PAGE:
Dechairo said Watkins and the coalition were really “in sync” when they met about this platform. He said Watkins could use part of the recent fee increase to expand these services.
“The core of what we’re trying to do here is make sure students are, a) learning about Watkins resources and, b) getting some sort of gauge on their health,” Doherty said.
David Mucci, the director of KU Memorial Unions, which KU Dining reports to, and Jason Krone, director of Ambler Student Recreation Center, said they would be open in exploring Crimson and Blue’s proposal to construct a healthy snack bar at the rec. However, they both mentioned obstacles Crimson and Blue may face.
Mucci said when the rec first opened, there was a similar operation in place. However, he said it closed approximately one year later because it did not have a sufficient amount of sales.
Dining would need to survey interest in order to avoid financial loss, according to Mucci.
“The challenge would be if we opened it, how could we be sure there’s enough traffic to pay the labor and food costs related to that situation,” Mucci said.
Additionally, Krone said, the space is no longer accessible. The drain has been covered and walls have been built, enclosing the entirety of what used to be the snack bar. He said if it were to be redone, it would have to move to a new location.
Crimson and Blue has proposed an outside vendor be used to supply the snack bar as to increase revenue for the rec, however, Mucci said in an email that University policy doesn’t allow “external vendors” to operate on campus.
Women in STEMM program
Crimson and Blue once again proposed a partnership with the Emily Taylor Center.
In the fall, the center worked with Jayhawks Breaking Barriers to back a mentoring program for women in the science, technology, engineering, math and medicine fields. The center’s partnership gave the group the institutional support to keep the program going, Rose-Mockry said.
As is, the mentorship program pairs undergraduate and graduate students. The program offers a series of events to “increase understanding” and knowledge of resources, Rose-Mockry said.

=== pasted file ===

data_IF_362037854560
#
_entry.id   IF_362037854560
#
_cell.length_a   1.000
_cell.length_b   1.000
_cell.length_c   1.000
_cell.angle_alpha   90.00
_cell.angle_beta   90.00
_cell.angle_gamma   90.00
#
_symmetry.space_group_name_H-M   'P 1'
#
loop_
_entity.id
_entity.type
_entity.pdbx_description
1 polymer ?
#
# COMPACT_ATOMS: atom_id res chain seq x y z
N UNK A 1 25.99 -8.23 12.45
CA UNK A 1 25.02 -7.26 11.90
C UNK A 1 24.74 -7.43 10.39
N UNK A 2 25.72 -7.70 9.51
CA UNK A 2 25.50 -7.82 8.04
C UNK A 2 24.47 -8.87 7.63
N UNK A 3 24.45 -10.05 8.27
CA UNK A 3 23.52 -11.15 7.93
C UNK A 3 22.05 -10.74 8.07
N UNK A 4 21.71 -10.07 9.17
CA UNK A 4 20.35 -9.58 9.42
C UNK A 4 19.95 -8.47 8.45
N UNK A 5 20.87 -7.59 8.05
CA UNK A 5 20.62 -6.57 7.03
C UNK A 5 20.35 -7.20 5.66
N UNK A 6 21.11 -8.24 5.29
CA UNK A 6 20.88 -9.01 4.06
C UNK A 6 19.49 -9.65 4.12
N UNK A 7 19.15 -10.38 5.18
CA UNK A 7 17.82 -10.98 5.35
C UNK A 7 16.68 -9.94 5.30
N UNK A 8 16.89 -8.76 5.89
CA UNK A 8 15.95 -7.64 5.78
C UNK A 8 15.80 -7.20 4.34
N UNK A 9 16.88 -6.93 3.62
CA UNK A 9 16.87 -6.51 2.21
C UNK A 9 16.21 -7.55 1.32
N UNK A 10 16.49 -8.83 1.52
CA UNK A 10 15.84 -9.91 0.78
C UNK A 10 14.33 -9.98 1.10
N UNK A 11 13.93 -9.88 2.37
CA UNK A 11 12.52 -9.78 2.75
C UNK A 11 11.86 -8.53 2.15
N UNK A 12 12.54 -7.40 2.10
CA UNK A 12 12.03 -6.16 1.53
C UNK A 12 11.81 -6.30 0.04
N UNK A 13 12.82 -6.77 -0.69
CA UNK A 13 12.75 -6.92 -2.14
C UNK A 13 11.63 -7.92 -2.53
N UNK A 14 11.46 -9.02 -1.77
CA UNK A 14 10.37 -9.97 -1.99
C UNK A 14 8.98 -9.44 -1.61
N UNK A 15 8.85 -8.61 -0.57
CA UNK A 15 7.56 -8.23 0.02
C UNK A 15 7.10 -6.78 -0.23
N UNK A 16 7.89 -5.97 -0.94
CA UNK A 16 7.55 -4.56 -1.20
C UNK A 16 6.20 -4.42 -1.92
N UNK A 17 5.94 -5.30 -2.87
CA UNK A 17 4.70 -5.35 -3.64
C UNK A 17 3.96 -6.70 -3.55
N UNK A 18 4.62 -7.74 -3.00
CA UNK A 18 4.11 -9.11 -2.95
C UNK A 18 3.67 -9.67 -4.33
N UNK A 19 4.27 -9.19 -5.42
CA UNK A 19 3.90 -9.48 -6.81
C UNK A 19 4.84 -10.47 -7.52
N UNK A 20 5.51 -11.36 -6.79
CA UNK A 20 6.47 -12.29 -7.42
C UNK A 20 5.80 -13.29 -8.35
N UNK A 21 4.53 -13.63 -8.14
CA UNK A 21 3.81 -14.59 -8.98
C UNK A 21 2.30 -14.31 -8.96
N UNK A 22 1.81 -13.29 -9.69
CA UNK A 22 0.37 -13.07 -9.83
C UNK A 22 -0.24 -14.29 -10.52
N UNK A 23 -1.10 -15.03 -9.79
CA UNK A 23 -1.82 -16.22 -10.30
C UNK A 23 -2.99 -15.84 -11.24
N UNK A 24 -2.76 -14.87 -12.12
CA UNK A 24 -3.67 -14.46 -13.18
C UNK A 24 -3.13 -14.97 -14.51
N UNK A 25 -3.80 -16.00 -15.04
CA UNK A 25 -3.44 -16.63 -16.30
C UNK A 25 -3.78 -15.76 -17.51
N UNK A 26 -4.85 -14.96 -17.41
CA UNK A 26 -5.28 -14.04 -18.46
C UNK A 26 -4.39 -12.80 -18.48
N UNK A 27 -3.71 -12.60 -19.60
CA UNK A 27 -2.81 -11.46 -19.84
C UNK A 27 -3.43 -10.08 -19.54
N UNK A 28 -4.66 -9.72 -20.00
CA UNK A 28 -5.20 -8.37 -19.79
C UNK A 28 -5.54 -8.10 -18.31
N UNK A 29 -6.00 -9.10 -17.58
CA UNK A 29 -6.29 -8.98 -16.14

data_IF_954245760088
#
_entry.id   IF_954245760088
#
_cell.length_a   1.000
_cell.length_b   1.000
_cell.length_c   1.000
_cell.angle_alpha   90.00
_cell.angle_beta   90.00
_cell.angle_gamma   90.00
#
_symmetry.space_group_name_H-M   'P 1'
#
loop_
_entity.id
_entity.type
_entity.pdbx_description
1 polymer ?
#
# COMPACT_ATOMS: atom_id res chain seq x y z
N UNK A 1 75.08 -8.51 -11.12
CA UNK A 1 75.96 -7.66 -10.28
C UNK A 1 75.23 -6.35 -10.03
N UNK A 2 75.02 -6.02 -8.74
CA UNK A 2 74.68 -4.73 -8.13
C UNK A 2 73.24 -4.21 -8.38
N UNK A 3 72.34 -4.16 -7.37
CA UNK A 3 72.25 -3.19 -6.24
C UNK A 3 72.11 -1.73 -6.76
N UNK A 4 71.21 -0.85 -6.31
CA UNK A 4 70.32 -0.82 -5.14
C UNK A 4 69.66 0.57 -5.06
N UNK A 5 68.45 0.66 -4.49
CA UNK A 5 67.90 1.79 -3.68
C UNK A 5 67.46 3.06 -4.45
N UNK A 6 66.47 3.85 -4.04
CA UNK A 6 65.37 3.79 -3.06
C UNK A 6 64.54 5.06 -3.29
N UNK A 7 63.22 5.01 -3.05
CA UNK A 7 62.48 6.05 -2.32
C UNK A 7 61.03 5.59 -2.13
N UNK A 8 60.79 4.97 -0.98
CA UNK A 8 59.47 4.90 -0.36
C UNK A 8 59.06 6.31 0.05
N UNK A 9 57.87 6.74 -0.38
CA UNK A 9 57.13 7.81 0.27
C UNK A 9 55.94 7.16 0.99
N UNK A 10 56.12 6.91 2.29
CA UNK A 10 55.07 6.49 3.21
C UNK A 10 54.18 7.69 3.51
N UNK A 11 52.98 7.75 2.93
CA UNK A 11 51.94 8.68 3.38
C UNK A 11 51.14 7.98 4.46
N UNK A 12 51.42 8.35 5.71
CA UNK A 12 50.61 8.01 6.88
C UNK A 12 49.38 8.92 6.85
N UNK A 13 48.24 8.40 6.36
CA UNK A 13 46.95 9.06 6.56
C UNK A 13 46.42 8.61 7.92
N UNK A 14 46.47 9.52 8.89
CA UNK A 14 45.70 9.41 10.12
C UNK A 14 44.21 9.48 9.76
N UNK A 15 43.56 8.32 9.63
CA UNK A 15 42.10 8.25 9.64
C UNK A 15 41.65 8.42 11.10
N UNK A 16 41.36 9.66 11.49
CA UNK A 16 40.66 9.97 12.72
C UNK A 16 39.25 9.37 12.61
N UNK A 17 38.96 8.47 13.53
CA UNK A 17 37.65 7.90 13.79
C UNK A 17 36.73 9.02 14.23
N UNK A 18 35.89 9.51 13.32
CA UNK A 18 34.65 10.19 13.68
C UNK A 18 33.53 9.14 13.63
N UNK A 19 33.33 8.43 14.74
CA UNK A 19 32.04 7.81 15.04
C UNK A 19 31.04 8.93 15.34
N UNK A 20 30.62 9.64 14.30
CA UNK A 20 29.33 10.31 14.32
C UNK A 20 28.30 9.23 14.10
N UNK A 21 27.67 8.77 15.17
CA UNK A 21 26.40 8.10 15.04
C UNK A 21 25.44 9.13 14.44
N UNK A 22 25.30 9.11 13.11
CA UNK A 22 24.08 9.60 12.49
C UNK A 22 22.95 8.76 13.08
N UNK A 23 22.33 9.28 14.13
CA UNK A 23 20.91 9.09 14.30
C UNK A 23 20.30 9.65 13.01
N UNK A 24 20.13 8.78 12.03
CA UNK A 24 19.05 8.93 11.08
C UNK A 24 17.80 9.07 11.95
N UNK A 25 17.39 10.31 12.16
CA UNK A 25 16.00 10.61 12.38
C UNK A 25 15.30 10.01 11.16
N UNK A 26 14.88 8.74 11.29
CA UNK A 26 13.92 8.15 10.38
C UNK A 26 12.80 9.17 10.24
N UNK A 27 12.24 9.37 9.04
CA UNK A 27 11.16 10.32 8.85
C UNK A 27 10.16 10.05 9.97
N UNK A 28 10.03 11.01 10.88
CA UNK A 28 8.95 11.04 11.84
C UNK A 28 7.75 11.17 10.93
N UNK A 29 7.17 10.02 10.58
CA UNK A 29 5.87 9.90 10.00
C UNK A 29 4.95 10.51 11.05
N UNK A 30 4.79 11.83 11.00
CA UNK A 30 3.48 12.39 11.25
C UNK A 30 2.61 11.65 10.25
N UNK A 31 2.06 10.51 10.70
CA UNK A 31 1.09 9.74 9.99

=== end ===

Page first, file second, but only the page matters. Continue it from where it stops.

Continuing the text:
She said the program would welcome additional support from Student Senate, as she believes they could provide influence and help spread the word.
Doherty described Crimson and Blue’s vision as similar to the Summer Venture Program in which young women pursuing STEMM education could gather for a weekend event to learn about resources available. When asked if the center would put support behind this expansion, Rose-Mockry said, “We certainly would.”
Ries also expressed his excitement about the prospect of expanding the program.
“I think at the core, what’s really great about it is that it connects like-minded and empowered women who are interested in getting involved in STEMM fields,” Ries said.
Sexual assault reporting reform
Jayhawkers have proposed a two-step plan to sexual assault reporting reform. First, they want to streamline the reporting process by making material more accessible on the web. Through this, they propose including the number for a 24-7 on-call sexual assault nurse examiner, said Anna Buhlinger, the presidential candidate.
“I think that section of the platform might be the hardest to achieve, but I think it’s probably the most important part,” Buhlinger said.
The second part of the plan is to create a system in which all needed resources could be met by a survivor in a single meeting.
In conversations with both Douglas Dechairo, director of Watkins Health Services, and Shane McCreery, director of Institutional Opportunity and Access, it was said that this plan is not feasible and overlooks what the University already provides.
“I think this is where she is unaware of what we are doing,” McCreery said. “I understand the need to not have the survivor tell their story more than once, so we have already built things into our current structure to prevent that.”
If survivors choose to go to IOA, they are given the option before they share their experience to involve law enforcement or other University resources. If they choose to do so, arrangements are made so an officer can be in attendance. Survivors are also provided with information on all their resources at the initial meeting.
“I am not against anything the coalition is recommending,” McCreery said. “There are just some logistical concerns with that, and the whole goal is to give the student the service that they want, and they choose how to move forward.”